Sparrowbush Farm is operated by Ashley Loehr in Livingston, NY. Ashley uses sustainable and innovative farming practices to produce vegetables, grains, eggs, chicken and pork. Sparrowbush Farm was started in 2011. Ashley has over 10 years of experience in agriculture, including working in various capacities at other Columbia County farms, working at a Finger Lakes winery, repairing farm equipment, and taking classes at Cornell’s Ag School. Ashley’s partner Antoine Guerlain, assists in the business and has plans to utilize the farm’s grains in an on-farm bakery in coming years.
Ashley has developed three primary marketing channels: farmers markets, local wholesale, and a winter CSA.
She focuses her in-season vegetable sales to farmers markets and wholesale customers on a few vegetable areas, specifically greens and herbs, and has established these as signature products customers recognize.
For the winter CSA, Sparrowbush offers a diverse array of products, including items from four other producers. Customers receive vegetables, free-range/non-GMO meat and eggs, bread, dairy, and grains. The CSA offers two monthly on-farm pickups from November to April.
Sparrowbush benefits from a five-year lease that includes a house, barn and 98 acres of land. The lease allows for adjustments to the barn or property as needed to accommodate the diverse and growing operation.
Sparrowbush benefited from a loan to upgrade and add field equipment and wash/pack equipment to facilitate efficient expansion. In addition, financial technical assistance and working capital to smooth out seasonal income and expense fluctuations were part of the loan package.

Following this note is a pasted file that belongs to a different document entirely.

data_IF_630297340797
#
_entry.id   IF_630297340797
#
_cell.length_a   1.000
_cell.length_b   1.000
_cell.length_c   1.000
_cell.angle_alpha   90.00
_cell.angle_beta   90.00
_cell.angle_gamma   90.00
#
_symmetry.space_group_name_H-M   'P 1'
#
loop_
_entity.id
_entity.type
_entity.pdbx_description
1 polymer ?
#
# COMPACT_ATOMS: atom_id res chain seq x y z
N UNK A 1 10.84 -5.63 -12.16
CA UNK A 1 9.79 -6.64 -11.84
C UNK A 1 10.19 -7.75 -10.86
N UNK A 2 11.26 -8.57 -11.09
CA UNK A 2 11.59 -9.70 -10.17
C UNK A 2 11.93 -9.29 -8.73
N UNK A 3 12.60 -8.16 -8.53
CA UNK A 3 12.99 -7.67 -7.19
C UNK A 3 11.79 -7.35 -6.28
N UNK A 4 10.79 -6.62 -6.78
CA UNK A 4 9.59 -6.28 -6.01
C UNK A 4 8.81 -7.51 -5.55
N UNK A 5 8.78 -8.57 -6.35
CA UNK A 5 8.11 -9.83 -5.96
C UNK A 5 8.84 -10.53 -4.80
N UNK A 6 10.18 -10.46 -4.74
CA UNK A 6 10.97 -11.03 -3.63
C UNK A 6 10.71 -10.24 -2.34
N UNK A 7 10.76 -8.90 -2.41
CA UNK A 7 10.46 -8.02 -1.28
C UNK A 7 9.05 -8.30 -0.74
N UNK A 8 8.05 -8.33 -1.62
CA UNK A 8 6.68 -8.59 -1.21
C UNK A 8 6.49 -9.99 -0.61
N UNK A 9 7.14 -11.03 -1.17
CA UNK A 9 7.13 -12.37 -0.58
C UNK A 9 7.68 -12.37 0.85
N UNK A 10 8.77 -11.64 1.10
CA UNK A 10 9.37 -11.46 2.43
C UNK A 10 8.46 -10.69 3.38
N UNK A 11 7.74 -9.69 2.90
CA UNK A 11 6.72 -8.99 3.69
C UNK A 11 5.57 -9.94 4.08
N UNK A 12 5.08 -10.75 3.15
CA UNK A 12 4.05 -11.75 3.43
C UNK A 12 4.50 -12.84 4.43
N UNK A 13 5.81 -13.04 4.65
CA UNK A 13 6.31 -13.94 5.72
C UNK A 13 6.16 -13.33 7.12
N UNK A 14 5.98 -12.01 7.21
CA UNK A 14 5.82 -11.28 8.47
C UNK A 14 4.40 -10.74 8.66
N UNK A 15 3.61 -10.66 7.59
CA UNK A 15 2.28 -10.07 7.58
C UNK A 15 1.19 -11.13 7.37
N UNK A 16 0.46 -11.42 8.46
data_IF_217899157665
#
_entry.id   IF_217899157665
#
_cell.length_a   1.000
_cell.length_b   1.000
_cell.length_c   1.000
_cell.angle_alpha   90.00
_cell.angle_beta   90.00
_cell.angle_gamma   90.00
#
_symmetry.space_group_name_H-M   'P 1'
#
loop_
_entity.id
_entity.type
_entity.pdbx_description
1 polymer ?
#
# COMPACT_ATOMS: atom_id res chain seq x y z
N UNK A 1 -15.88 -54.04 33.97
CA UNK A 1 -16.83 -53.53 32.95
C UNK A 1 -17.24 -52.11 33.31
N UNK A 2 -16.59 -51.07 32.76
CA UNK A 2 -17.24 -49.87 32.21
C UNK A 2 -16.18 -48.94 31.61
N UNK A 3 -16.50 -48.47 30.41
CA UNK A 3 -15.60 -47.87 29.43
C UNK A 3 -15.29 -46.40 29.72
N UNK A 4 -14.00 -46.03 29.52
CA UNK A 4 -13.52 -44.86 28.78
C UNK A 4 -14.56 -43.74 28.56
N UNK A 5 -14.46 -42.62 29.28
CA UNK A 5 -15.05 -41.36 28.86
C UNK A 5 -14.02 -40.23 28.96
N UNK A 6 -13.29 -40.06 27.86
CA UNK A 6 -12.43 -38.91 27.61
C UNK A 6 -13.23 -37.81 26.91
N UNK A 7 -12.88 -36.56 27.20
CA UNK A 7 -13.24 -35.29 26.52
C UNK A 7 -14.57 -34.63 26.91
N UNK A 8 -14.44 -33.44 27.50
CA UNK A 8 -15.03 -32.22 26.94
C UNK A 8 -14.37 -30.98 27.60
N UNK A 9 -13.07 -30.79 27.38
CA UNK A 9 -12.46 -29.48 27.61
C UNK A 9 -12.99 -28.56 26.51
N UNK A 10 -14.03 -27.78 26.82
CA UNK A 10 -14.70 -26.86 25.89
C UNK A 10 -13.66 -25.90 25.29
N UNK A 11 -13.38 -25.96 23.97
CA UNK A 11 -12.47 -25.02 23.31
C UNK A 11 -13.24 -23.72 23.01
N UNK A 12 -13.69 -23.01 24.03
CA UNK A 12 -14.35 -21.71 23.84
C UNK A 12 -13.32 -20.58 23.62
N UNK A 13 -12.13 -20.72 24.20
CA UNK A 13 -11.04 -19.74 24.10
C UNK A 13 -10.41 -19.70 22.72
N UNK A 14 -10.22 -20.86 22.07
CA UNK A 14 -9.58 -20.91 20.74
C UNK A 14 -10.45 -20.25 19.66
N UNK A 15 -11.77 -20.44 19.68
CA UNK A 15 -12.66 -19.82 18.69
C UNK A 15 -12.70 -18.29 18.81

Shadow Creek Farm is a startup market garden farm in Fairfax, VT operating on 1 acre. The farm sells fresh salad greens to local restaurants, as well as cucumbers, radishes and hot peppers to regional distributors and processors.
Some of Shadow Creek’s main customers are Vermont Pepper Works, The Bearded Frog, Lazy Farmer and Deep Root Cooperative.
Owner Eli Hersh has an extensive background in commercial produce, from organic production to retail sales to restaurant preparation. In addition to six seasons of experience growing organic vegetables for CSA, farmers market, and wholesale production, Eli has also spent many years turning these vegetables into prepared meals at a variety of different restaurants. Before that, he worked in retail food marketing.
This full-circle experience has given him not only the basic skills necessary to run a small farm operation, but also the understanding of what makes a product valuable and convenient to commercial consumers.
Eli also trialed a pastured duck operation and settled on vegetables a better farm profit center to develop in the long run.
Shadow Creek is a part-time enterprise that Eli operates with a lease to land and equipment from his employer, River Berry Farm. Eli is able to benefit during startup from low overhead and a supportive mentor in farmer and River Berry owner, David Marchant.
Eli also benefited from assistance from UVM extension, Intervale Center and The Carrot Project, for a variety of technical assistance during his startup.
The loan provided was a mix of farm supplies and working capital needed for the first year of operations.
New Beat Farm grows certified-organic vegetables, herbs, and flowers. Farmers Adrienne Lee and Ken Lamson sell directly to customers through CSA shares and at farmers markets. Now in their fourth year in this location, Adrienne and Ken are assessing how to fine-tune the farm business.